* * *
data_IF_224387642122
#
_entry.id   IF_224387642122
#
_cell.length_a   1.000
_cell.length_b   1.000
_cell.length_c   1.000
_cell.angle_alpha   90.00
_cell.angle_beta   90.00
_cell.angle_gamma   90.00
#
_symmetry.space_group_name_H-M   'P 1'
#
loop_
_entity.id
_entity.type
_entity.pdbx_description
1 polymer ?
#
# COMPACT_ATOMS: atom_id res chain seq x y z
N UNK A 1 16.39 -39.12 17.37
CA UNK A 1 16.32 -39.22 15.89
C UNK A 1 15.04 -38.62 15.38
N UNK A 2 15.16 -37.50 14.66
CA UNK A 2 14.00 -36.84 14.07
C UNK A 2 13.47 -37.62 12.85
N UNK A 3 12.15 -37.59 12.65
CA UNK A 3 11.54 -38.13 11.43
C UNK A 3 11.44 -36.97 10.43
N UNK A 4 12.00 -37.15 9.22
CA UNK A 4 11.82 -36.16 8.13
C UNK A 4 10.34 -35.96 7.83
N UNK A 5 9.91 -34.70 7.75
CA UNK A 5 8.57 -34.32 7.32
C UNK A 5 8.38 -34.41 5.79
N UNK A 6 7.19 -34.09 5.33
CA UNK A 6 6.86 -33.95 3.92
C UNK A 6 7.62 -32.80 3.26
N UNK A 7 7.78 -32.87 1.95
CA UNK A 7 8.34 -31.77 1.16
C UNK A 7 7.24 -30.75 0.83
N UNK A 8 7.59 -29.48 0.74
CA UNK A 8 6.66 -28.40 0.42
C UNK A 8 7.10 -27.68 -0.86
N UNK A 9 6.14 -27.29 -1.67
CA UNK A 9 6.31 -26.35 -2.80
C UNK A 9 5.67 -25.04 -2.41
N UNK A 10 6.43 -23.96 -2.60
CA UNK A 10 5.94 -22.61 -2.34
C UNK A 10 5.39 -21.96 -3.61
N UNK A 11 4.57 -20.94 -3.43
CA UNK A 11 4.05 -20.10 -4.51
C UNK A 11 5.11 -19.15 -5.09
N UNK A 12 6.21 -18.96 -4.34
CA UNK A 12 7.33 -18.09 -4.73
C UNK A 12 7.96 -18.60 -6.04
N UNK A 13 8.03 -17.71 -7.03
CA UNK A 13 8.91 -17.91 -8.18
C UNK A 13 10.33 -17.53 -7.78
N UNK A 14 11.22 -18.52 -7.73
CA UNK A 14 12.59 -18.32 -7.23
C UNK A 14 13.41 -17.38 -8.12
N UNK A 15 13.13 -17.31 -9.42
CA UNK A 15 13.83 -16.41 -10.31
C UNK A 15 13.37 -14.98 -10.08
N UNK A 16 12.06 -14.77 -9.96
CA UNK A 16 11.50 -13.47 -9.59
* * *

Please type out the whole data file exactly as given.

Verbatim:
data_IF_224387642122
#
_entry.id   IF_224387642122
#
_cell.length_a   1.000
_cell.length_b   1.000
_cell.length_c   1.000
_cell.angle_alpha   90.00
_cell.angle_beta   90.00
_cell.angle_gamma   90.00
#
_symmetry.space_group_name_H-M   'P 1'
#
loop_
_entity.id
_entity.type
_entity.pdbx_description
1 polymer ?
#
# COMPACT_ATOMS: atom_id res chain seq x y z
N UNK A 1 16.39 -39.12 17.37
CA UNK A 1 16.32 -39.22 15.89
C UNK A 1 15.04 -38.62 15.38
N UNK A 2 15.16 -37.50 14.66
CA UNK A 2 14.00 -36.84 14.07
C UNK A 2 13.47 -37.62 12.85
N UNK A 3 12.15 -37.59 12.65
CA UNK A 3 11.54 -38.13 11.43
C UNK A 3 11.44 -36.97 10.43
N UNK A 4 12.00 -37.15 9.22
CA UNK A 4 11.82 -36.16 8.13
C UNK A 4 10.34 -35.96 7.83
N UNK A 5 9.91 -34.70 7.75
CA UNK A 5 8.57 -34.32 7.32
C UNK A 5 8.38 -34.41 5.79
N UNK A 6 7.19 -34.09 5.33
CA UNK A 6 6.86 -33.95 3.92
C UNK A 6 7.62 -32.80 3.26
N UNK A 7 7.78 -32.87 1.95
CA UNK A 7 8.34 -31.77 1.16
C UNK A 7 7.24 -30.75 0.83
N UNK A 8 7.59 -29.48 0.74
CA UNK A 8 6.66 -28.40 0.42
C UNK A 8 7.10 -27.68 -0.86
N UNK A 9 6.14 -27.29 -1.67
CA UNK A 9 6.31 -26.35 -2.80
C UNK A 9 5.67 -25.04 -2.41
N UNK A 10 6.43 -23.96 -2.60
CA UNK A 10 5.94 -22.61 -2.34
C UNK A 10 5.39 -21.96 -3.61
N UNK A 11 4.57 -20.94 -3.43
CA UNK A 11 4.05 -20.10 -4.51
C UNK A 11 5.11 -19.15 -5.09
N UNK A 12 6.21 -18.96 -4.34
CA UNK A 12 7.33 -18.09 -4.73
C UNK A 12 7.96 -18.60 -6.04
N UNK A 13 8.03 -17.71 -7.03
CA UNK A 13 8.91 -17.91 -8.18
C UNK A 13 10.33 -17.53 -7.78
N UNK A 14 11.22 -18.52 -7.73
CA UNK A 14 12.59 -18.32 -7.23
C UNK A 14 13.41 -17.38 -8.12
N UNK A 15 13.13 -17.31 -9.42
CA UNK A 15 13.83 -16.41 -10.31
C UNK A 15 13.37 -14.98 -10.08
N UNK A 16 12.06 -14.77 -9.96
CA UNK A 16 11.50 -13.47 -9.59